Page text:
Give Up Judging Others to Free Yourself
Last week my preschooler started her second year at a fabulous little school in our town.
The first few days of school we showed up at the school right on time, and I couldn’t figure out why the teachers weren’t there to welcome the kids into the school.
(Our school policy says you have to let the teachers escort the kids from the car for safety)
So we waited and waited and finally seven long minutes later, right at 8:30am, the teachers emerged and took the kids into the school.
This happened several days in a row, and finally I had just had enough.
Our drop off time started at 8:15am dang it, so why were they making us wait so long? What had happened to the efficiency I liked so much about this school?
I was texting with another mom about setting up a carpool, and she said that her son’s drop time was 8:30-8:45. I was bemoaning the fact that we had the earlier time so we wouldn’t be able to drive together.
Her reply,”The earliest time is 8:30-8:45.” Say What??
That was when I realized that as I sat there for all of those mornings angrily waiting for the teachers to come out, judging them for their lack of efficiency and putting together a scathing email in my mind to the school director about my busy schedule and how they were creating problems for me each day, that I WAS WRONG! Gasp!
The teachers were performing exactly as the were supposed to, but in my judgement of the school, the teachers, and even the director I was getting worked up to a huge level of upset. Not because of reality, but because of my supposed ‘rightness’ and their ‘wrongness’.
I do this a lot. I see just one tiny part of a situation and then judge the heck out of it, not seeing the entire picture. When you judge others you aren’t seeing the reality of a situation or the other person.
What we see outside of ourselves is always interpreted through a cloudy lens based on our own limited life experience. How can I possibly understand your motivations without asking you?
How can I possibly pretend to know what your intent is without asking you?
And even further, unless I am actually IN YOUR SHOES, I have no way of knowing what life experiences have brought you to this moment to behave the way you are behaving.
How arrogant of me to assume I have the answers and know your WHY, when most of the time I can’t even figure out my WHY.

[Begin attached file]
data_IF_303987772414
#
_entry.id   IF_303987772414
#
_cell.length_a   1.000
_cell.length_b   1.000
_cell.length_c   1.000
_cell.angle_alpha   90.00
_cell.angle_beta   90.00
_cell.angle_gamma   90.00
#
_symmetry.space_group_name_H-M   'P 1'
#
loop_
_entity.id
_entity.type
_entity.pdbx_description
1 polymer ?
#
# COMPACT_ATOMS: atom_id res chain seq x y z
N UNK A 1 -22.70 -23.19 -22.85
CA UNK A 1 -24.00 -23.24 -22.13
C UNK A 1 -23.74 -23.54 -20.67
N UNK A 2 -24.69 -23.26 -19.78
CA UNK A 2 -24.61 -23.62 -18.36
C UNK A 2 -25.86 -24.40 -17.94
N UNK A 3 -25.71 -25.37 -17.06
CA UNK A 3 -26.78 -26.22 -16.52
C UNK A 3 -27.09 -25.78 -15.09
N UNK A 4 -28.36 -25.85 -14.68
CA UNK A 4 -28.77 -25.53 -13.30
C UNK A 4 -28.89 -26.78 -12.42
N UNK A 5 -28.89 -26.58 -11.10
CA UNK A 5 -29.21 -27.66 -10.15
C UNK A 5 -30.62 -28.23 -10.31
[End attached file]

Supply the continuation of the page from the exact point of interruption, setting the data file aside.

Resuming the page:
This experience was an Aha moment for me about withholding judgement and giving others the benefit of the doubt.
At the very least, it taught me to reserve an opinion until all of the facts are gathered.
But even then, to what benefit is it judge? All it does is create a separation between me and the person or thing I am judging because of the negativity I am feeling.
Judging our Kids or Spouse
Don’t we do this every day with our kids, or our spouse?
Almost before they can even speak we ‘know’ what they are going to say, ‘know’ what they should do, and judge them to be right or wrong.
For heavens’ sakes, we need to give them a chance to BE without stomping all over them.
When people try to change, do we let them?
Or do we judge them for past behaviors, anticipating what will happen next, and then watch for validation that we are right?
We act as though it is certain that they will mess up ‘again’. And who says they even ‘messed up’ in the first place?
The Parable of the Empty Gas Tank
My parents live in Hawaii and automobile gas is very pricey so they only fill up at Costco where prices are reasonable. Costco has limited hours and sometimes when they need gas it will be closed and they’ll have to come back later-but it’s about a 20 minute drive to Costco from their home.
My Dad drove my mom’s car (a yellow convertible mustang she LOVES) one day and got home late at night. The next morning my mom came out and saw that her car was almost out of gas-risky to make it all the way to town to fuel up.
She told me in that moment she had two choices.
CHOICE #1 She could see the empty gas gauge and think,”How selfish of him! Why doesn’t he ever think of me? Doesn’t he care that he’s now taken off for the day in his truck and I am stuck here with no gas?” This tirade could go on for a looooong time (trust me, I’ve been on the other end of the phone during some of these venting sessions and they are not short) with the end result of her judging my father and labeling him some pretty choice adjectives.
CHOICE #2 She could see the empty gas gauge and think,”Oh, Costco must have been closed last night, so he couldn’t get gas.” Then use the spare gas can in the garage to get enough gas in the tank to drive to town and fill up. No judgement passed, no negative feelings.
Judging damages not only the person being judged, but especially the one doing the judging. In many situations the people being judged are not even impacted by the judgement. But the negative feelings created within the Judge has long lasting effects on the judges feelings towards the other person.
I choose the ‘Costco must have been closed’ response to life. Since all judgement starts with a story in our mind, let’s make it a good one.
Start Today-Give up your job as Judge and Jury
How would it feel to let everyone else manage their own lives, and for me to manage mine?
To keep my thoughts for others positive by giving them the benefit of the doubt, understanding that I have no idea what they ‘should’ be doing with their lives.
I can only control my own actions and work on controlling my thoughts (thoughts are harder to control than actions, that’s for sure)
My goal this week? Stop being the judge and jury and just let everybody, me included, be human, flaws and all. I feel free already.
A fantastic article about how to Stop Judging can be found here.